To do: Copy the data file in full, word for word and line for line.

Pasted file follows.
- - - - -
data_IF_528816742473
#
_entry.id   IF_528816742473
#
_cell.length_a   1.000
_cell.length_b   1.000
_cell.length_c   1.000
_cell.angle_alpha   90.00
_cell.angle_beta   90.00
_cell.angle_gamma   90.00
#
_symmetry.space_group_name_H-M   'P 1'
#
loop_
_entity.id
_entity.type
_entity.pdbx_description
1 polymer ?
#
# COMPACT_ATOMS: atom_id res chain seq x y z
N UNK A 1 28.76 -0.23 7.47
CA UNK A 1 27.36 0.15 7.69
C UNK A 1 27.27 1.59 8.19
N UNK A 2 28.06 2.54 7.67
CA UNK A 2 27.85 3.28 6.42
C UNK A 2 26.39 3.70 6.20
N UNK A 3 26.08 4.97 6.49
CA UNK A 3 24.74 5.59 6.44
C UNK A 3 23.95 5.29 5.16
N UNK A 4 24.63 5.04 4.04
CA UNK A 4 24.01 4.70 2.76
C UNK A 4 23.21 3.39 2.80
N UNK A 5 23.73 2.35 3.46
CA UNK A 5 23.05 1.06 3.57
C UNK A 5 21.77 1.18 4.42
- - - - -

data_IF_528816742473
#
_entry.id   IF_528816742473
#
_cell.length_a   1.000
_cell.length_b   1.000
_cell.length_c   1.000
_cell.angle_alpha   90.00
_cell.angle_beta   90.00
_cell.angle_gamma   90.00
#
_symmetry.space_group_name_H-M   'P 1'
#
loop_
_entity.id
_entity.type
_entity.pdbx_description
1 polymer ?
#
# COMPACT_ATOMS: atom_id res chain seq x y z
N UNK A 1 28.76 -0.23 7.47
CA UNK A 1 27.36 0.15 7.69
C UNK A 1 27.27 1.59 8.19
N UNK A 2 28.06 2.54 7.67
CA UNK A 2 27.85 3.28 6.42
C UNK A 2 26.39 3.70 6.20
N UNK A 3 26.08 4.97 6.49
CA UNK A 3 24.74 5.59 6.44
C UNK A 3 23.95 5.29 5.16
N UNK A 4 24.63 5.04 4.04
CA UNK A 4 24.01 4.70 2.76
C UNK A 4 23.21 3.39 2.80
N UNK A 5 23.73 2.35 3.46
CA UNK A 5 23.05 1.06 3.57
C UNK A 5 21.77 1.18 4.42